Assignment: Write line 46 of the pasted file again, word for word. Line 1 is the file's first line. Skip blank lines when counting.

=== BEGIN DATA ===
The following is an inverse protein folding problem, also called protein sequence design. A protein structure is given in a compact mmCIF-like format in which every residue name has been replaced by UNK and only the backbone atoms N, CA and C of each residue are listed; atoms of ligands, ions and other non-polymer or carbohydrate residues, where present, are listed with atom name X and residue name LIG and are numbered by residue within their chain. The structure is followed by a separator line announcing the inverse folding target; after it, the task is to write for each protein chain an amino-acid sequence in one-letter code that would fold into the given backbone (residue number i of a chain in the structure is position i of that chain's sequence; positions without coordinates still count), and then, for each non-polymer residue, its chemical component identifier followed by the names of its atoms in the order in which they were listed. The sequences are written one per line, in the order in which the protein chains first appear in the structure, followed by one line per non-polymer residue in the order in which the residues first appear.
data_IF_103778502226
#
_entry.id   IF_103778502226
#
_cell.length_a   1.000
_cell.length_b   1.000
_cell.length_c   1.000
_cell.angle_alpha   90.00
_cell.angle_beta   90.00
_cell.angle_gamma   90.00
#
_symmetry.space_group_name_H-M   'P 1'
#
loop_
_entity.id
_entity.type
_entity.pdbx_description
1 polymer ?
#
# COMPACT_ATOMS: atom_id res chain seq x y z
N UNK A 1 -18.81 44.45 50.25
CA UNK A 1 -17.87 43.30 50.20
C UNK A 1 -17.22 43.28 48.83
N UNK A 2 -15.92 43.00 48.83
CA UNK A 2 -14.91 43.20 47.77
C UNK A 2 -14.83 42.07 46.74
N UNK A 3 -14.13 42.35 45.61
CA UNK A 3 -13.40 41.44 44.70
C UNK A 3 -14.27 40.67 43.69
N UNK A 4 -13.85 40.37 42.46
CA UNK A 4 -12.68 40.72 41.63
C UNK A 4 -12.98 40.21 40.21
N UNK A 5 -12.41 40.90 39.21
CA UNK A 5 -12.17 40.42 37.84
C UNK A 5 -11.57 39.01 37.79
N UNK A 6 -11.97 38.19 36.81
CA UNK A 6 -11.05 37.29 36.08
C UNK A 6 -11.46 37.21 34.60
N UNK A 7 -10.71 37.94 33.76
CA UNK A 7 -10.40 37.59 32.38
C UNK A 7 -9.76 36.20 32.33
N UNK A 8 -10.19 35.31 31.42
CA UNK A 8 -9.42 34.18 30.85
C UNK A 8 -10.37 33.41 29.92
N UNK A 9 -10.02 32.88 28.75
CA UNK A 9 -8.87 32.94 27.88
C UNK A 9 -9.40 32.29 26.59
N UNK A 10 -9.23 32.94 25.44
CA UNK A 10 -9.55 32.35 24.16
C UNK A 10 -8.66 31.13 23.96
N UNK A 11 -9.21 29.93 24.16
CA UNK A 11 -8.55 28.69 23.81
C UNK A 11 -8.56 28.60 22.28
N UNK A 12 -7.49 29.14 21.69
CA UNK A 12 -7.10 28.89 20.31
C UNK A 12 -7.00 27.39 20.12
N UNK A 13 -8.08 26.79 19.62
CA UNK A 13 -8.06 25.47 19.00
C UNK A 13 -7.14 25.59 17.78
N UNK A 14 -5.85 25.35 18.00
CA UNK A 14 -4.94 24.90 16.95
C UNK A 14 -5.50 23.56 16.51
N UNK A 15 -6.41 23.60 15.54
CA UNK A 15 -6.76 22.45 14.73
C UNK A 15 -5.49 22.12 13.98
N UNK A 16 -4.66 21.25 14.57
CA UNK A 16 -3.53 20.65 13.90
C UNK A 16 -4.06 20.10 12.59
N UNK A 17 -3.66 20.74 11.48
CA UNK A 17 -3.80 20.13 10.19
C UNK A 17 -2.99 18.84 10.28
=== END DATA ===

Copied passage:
N UNK A 9 -10.02 32.88 28.75